US BANK TRUST NATIONAL ASSOCIATION v. Lopez, 2017 IL App (2d) | As assignment of debt to Plaintiff must have occurred after foreclosure complaint was filed, assignment of mortgage did not give Plaintiff the rights of a holder, and Plaintiff lacked standing at the time complaint was filed.

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US BANK TRUST NATIONAL ASSOCIATION v. Lopez, 2017 IL App (2d) | As assignment of debt to Plaintiff must have occurred after foreclosure complaint was filed, assignment of mortgage did not give Plaintiff the rights of a holder, and Plaintiff lacked standing at the time complaint was filed.

US BANK TRUST NATIONAL ASSOCIATION v. Lopez, 2017 IL App (2d) | As assignment of debt to Plaintiff must have occurred after foreclosure complaint was filed, assignment of mortgage did not give Plaintiff the rights of a holder, and Plaintiff lacked standing at the time complaint was filed.

2017 IL App (2d) 160967

U.S. BANK TRUST NATIONAL ASSOCIATION, Not in Its Individual Capacity but Solely as Owner Trustee for Queen’s Park Oval Asset Holding Trust, Plaintiff-Appellee,
v.
MARIO A. LOPEZ, a/k/a Mario Augusto Lopez-Franco; MARTHA D. LOPEZ; UNKNOWN OWNERS; and NONRECORD CLAIMANTS, Defendants-Appellants.

No. 2-16-0967.
Appellate Court of Illinois, Second District.

Opinion filed November 14, 2017.
Appeal from the Circuit Court of Du Page County, No. 14-CH-47, Honorable Robert G. Gibson, Judge, Presiding.

JUSTICE BURKE delivered the judgment of the court, with opinion.

Justices McLaren and Schostok concurred in the judgment and opinion.

OPINION

JUSTICE BURKE delivered the judgment of the court, with opinion.

¶ 1 Plaintiff, U.S. Bank Trust National Association, as owner trustee for Queen’s Park Oval Asset Holding Trust, filed a foreclosure suit against defendants, Mario A. Lopez, a/k/a Mario Augusto Lopez-Franco, and Martha D. Lopez. Defendants raised the affirmative defense that plaintiff lacked standing when it filed the suit. Defendants also raised the affirmative defense that plaintiff violated Illinois Supreme Court Rule 113 (eff. May 1, 2013) and failed to comply with Title 24, section 203.604 of the Code of Federal Regulations (Code) (24 C.F.R. § 203.604 (2014)). The trial court struck defendants’ affirmative defenses, granted plaintiff summary judgment, and entered a judgment for foreclosure and sale. On appeal, defendants challenge the trial court’s orders striking their affirmative defenses and granting plaintiff summary judgment. For the following reasons, we reverse the judgment of foreclosure, vacate the order approving the sale, and dismiss the foreclosure action.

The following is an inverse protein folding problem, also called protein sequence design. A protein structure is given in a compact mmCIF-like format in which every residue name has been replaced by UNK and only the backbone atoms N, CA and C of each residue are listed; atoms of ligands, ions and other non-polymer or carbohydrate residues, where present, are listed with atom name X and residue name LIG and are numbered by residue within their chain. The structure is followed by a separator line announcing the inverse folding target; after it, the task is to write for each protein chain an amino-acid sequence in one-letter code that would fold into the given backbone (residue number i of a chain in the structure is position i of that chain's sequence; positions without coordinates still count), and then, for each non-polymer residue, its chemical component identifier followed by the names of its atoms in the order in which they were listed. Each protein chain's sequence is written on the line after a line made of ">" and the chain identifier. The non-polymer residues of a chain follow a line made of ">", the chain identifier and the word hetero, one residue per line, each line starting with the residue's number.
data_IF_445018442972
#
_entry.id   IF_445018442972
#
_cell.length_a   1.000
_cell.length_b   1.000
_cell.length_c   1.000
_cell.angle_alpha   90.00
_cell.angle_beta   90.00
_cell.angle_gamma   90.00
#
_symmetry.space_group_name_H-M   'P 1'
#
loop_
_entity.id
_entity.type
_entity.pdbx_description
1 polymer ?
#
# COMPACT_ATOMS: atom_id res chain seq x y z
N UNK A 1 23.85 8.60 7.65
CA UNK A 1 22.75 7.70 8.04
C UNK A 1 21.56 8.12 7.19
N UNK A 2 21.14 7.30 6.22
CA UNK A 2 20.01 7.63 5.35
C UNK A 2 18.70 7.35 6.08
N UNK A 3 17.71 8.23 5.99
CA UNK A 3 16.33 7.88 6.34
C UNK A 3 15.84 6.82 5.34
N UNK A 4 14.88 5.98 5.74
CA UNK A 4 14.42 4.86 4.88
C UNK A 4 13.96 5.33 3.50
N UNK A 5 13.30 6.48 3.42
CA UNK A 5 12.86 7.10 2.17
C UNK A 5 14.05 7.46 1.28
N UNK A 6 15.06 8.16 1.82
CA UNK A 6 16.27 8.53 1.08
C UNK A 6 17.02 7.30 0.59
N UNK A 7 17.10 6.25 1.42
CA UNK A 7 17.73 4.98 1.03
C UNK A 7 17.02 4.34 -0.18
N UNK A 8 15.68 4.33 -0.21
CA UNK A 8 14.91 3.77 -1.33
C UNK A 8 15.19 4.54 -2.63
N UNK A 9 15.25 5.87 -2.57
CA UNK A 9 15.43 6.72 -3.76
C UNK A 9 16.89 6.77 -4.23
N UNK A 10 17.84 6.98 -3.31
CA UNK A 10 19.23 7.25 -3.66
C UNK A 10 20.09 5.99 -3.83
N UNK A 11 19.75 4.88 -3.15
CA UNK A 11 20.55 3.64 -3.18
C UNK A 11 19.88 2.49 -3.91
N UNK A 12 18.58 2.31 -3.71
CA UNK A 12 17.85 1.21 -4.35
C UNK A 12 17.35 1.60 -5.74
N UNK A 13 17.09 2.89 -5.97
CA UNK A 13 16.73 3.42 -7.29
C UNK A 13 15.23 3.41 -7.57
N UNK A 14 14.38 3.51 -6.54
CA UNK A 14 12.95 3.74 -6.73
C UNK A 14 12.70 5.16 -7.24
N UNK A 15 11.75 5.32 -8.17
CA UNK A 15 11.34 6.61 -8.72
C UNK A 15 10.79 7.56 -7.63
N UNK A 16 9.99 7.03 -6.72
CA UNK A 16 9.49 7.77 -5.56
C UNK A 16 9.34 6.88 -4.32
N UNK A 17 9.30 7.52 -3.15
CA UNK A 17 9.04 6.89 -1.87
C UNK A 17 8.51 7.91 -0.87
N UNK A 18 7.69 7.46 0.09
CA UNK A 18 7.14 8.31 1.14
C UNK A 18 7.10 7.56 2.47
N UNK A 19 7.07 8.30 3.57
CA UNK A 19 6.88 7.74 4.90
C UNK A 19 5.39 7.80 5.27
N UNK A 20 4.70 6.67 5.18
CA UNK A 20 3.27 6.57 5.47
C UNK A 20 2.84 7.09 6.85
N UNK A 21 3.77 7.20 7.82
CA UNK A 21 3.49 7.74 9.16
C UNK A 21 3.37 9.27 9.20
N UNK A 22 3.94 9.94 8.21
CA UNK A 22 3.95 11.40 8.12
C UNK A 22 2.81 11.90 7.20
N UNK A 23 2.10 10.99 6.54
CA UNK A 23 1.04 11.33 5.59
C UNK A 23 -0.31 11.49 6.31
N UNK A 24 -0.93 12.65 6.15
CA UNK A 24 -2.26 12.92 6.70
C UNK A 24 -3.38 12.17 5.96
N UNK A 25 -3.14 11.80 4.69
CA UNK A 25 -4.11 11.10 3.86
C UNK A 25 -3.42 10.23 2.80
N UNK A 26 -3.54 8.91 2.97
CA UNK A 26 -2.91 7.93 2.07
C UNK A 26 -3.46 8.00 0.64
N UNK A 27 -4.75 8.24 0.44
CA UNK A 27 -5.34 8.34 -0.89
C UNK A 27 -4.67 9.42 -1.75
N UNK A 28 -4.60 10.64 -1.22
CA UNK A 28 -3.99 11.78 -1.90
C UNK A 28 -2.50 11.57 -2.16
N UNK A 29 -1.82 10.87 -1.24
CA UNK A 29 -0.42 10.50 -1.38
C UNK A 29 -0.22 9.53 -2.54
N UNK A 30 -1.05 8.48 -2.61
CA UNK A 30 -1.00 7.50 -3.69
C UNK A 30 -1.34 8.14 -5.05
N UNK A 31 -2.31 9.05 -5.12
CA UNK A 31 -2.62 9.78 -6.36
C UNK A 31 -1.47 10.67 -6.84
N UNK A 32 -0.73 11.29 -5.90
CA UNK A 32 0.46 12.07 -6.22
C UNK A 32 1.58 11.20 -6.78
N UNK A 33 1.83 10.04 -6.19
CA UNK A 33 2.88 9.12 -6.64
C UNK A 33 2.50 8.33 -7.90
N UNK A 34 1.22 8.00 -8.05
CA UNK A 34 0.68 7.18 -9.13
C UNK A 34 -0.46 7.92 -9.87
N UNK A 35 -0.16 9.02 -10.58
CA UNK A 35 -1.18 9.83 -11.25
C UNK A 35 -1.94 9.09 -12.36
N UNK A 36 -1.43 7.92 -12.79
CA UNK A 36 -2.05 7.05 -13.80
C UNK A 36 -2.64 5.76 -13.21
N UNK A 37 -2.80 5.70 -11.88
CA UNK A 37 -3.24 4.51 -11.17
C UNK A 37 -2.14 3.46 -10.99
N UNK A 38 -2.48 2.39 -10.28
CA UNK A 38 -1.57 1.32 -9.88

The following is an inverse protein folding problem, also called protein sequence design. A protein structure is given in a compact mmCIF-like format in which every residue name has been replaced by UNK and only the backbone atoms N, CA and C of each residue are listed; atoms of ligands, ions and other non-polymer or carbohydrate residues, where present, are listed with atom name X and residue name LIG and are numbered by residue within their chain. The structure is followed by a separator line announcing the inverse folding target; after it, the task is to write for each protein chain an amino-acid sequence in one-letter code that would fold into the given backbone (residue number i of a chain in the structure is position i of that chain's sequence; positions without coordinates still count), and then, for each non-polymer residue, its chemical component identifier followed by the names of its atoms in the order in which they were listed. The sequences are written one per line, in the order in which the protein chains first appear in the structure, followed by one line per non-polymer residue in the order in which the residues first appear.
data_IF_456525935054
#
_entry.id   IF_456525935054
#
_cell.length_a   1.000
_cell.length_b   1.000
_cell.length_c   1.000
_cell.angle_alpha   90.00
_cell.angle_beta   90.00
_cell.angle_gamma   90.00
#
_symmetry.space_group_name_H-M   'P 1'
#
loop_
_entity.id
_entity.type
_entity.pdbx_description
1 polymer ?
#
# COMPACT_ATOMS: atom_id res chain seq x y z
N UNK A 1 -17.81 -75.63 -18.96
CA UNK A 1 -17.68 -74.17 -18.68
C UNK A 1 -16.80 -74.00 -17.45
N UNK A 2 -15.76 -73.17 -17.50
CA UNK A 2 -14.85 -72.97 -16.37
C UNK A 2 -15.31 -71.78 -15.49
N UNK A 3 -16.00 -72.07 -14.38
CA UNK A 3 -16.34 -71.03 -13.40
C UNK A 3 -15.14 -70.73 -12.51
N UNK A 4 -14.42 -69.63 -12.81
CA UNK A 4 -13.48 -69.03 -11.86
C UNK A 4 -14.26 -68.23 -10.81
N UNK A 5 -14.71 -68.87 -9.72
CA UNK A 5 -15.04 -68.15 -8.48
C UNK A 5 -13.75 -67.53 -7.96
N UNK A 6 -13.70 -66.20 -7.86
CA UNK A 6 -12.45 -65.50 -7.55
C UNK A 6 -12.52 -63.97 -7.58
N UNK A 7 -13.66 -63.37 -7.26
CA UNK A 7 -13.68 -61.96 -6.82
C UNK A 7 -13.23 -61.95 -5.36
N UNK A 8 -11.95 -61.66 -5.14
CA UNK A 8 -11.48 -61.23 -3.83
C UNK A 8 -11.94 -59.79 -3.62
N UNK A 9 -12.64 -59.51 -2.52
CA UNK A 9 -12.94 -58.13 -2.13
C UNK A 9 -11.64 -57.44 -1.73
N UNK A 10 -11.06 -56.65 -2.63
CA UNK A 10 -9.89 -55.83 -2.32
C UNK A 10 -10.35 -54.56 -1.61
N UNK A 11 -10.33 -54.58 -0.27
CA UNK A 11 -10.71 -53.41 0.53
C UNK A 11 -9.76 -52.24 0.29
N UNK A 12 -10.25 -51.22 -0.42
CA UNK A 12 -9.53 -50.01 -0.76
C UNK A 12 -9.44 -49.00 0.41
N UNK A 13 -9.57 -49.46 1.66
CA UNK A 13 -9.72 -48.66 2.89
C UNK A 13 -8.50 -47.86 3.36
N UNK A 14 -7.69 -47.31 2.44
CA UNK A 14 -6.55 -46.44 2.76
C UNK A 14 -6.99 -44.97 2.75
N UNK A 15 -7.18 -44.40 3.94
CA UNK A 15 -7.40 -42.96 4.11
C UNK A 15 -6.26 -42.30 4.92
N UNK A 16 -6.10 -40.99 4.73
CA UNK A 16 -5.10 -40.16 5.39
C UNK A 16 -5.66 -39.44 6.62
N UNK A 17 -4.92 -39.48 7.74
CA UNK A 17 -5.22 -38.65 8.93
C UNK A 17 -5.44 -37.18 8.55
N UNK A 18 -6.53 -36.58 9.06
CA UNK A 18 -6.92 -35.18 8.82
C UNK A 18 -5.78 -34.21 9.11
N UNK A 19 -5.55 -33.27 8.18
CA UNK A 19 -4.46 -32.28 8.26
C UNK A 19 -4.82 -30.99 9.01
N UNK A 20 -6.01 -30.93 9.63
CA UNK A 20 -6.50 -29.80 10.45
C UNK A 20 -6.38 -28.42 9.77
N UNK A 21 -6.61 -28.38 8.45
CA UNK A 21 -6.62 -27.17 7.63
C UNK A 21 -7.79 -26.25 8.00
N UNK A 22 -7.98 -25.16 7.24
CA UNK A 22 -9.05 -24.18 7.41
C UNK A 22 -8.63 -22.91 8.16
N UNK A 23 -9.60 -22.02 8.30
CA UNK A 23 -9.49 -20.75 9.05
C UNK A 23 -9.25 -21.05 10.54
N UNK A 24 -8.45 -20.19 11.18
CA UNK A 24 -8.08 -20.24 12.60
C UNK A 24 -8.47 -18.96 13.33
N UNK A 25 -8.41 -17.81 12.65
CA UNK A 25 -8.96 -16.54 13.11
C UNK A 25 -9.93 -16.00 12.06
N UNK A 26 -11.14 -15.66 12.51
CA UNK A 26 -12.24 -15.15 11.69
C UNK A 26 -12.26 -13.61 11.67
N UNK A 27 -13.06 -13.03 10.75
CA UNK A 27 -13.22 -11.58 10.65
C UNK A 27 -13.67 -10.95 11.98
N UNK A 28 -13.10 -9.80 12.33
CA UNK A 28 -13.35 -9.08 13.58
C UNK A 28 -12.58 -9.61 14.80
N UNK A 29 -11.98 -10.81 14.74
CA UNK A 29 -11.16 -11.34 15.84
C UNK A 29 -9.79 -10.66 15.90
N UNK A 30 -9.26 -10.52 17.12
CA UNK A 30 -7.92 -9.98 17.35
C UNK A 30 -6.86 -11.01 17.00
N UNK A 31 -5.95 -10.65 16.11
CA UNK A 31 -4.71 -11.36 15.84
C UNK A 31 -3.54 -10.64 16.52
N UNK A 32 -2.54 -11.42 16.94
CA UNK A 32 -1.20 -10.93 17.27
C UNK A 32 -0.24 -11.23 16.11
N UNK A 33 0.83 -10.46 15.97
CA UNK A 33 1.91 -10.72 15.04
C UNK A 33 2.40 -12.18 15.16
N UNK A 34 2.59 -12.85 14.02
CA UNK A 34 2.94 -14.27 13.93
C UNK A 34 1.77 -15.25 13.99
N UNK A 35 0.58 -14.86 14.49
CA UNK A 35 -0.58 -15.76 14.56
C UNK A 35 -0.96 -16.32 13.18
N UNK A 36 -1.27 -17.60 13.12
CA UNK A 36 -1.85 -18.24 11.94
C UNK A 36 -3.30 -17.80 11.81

¶ 2 I. BACKGROUND

¶ 3 A. Initial Foreclosure Proceedings and Amended Complaint

¶ 4 On March 11, 2014, plaintiff filed a complaint to foreclose the mortgage on property owned by defendants. The complaint contained a copy of the mortgage and the note. The note bore two indorsements, one from the original lender to Countrywide Bank, FSB (Countrywide), and the second from Countrywide to the Secretary of Housing and Urban Development (HUD), a nonparty to the case. The note included no indorsements or assignments to plaintiff. The complaint alleged in paragraph “n” that plaintiff was the “legal holder of the indebtedness.”